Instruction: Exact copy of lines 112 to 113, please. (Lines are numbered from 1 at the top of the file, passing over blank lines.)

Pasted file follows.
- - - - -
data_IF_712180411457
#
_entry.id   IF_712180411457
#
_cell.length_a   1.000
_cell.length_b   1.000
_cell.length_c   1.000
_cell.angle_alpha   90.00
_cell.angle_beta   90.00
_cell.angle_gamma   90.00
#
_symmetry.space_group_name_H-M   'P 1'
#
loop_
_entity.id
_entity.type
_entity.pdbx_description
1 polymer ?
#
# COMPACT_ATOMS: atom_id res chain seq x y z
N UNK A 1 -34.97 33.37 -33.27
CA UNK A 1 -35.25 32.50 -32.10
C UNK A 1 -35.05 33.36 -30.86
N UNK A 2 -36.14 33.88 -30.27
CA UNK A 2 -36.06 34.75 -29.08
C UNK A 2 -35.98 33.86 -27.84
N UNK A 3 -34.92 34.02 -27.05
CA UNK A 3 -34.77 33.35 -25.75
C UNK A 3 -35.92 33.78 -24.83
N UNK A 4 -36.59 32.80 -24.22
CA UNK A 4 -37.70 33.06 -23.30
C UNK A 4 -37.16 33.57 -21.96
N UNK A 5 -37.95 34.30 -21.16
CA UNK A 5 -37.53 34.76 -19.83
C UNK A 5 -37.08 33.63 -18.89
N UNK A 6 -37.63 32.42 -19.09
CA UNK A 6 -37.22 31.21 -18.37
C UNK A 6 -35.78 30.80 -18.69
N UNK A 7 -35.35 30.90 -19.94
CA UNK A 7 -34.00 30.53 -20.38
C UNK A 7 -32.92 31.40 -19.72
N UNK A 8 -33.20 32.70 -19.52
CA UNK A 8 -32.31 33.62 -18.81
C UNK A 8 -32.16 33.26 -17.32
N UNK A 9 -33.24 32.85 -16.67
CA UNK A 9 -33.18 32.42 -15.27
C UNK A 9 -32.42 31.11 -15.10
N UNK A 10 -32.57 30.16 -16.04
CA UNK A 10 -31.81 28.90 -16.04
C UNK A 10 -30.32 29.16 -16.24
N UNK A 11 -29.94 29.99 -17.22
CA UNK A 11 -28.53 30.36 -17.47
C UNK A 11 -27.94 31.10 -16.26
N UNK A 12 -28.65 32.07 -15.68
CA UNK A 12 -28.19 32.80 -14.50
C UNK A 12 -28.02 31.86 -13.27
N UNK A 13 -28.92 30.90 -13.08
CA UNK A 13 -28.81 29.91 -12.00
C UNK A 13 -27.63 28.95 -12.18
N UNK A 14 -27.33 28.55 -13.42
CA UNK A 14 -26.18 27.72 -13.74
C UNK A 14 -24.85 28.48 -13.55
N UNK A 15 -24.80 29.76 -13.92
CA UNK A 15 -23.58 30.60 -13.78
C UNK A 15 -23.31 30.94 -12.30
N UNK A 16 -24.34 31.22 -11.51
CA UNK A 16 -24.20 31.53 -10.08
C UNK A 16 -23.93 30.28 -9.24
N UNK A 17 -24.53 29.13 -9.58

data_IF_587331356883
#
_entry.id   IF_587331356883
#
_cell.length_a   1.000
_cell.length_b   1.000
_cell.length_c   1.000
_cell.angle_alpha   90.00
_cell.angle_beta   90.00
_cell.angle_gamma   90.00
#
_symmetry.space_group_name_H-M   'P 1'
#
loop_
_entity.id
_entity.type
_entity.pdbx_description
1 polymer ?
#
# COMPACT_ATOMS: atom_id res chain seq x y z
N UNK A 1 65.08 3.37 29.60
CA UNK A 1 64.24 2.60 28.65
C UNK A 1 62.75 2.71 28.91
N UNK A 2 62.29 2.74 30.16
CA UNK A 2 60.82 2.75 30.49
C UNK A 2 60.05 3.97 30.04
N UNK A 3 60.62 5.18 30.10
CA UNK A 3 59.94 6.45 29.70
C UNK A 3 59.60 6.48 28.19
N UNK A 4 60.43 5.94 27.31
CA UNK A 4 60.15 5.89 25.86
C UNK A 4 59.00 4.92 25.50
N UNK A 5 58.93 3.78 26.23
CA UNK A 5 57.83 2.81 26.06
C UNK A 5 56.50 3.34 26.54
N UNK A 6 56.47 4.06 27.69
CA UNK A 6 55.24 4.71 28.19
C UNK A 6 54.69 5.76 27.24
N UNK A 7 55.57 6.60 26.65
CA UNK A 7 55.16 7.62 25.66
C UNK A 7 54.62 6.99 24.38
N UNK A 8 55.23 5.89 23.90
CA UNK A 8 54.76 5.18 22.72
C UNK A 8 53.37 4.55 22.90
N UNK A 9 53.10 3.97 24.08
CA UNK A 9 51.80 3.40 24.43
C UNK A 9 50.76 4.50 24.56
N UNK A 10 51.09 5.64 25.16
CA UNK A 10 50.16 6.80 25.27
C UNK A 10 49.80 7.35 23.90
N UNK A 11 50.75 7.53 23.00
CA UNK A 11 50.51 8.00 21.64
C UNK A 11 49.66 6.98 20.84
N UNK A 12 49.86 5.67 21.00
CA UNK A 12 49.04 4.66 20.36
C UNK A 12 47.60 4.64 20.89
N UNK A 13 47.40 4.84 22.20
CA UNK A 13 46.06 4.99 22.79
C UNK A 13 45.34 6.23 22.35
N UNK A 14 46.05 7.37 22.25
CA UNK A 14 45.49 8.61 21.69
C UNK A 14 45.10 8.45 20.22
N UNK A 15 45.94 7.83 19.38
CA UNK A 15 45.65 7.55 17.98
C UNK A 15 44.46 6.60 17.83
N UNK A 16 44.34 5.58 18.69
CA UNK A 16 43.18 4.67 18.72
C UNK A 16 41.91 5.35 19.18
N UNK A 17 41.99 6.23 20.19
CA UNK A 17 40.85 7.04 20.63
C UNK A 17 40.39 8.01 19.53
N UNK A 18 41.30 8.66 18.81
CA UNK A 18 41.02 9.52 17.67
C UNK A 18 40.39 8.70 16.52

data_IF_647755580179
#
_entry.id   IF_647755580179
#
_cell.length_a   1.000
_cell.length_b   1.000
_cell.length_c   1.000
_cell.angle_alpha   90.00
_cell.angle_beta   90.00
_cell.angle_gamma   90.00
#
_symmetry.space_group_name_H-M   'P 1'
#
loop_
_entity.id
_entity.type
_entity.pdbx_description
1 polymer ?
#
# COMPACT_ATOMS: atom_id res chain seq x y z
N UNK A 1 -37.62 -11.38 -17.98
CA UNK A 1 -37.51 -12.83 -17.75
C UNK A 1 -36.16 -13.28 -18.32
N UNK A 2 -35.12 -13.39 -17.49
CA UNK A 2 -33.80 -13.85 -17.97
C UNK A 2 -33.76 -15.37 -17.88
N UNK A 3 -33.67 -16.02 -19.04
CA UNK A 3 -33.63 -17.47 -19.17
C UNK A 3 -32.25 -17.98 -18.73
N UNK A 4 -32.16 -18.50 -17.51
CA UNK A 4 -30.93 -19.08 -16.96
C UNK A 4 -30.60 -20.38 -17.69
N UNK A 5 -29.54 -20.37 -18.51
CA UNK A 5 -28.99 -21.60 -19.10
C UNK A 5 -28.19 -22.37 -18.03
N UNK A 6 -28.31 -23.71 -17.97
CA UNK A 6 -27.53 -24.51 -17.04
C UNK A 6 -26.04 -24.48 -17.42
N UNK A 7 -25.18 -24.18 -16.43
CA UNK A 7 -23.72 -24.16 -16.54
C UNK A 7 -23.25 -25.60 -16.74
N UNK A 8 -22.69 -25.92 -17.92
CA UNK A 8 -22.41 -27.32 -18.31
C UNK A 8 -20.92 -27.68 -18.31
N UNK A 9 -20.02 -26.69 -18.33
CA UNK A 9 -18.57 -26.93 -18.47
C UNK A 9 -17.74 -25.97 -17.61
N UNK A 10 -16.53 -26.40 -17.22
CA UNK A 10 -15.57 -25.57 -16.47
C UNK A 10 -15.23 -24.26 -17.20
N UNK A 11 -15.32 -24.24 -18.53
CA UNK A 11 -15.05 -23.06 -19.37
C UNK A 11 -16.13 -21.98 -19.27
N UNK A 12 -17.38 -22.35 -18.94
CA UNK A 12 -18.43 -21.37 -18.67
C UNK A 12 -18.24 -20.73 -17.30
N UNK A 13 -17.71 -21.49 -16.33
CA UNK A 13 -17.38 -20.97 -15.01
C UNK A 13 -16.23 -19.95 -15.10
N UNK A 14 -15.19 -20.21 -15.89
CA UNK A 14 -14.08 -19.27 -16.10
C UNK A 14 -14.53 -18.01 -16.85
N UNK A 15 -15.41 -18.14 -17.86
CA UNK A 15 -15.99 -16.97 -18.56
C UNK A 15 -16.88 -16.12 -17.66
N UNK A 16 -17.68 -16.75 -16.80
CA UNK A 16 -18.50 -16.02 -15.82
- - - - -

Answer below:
CA UNK A 8 54.76 5.18 22.72
C UNK A 8 53.37 4.55 22.90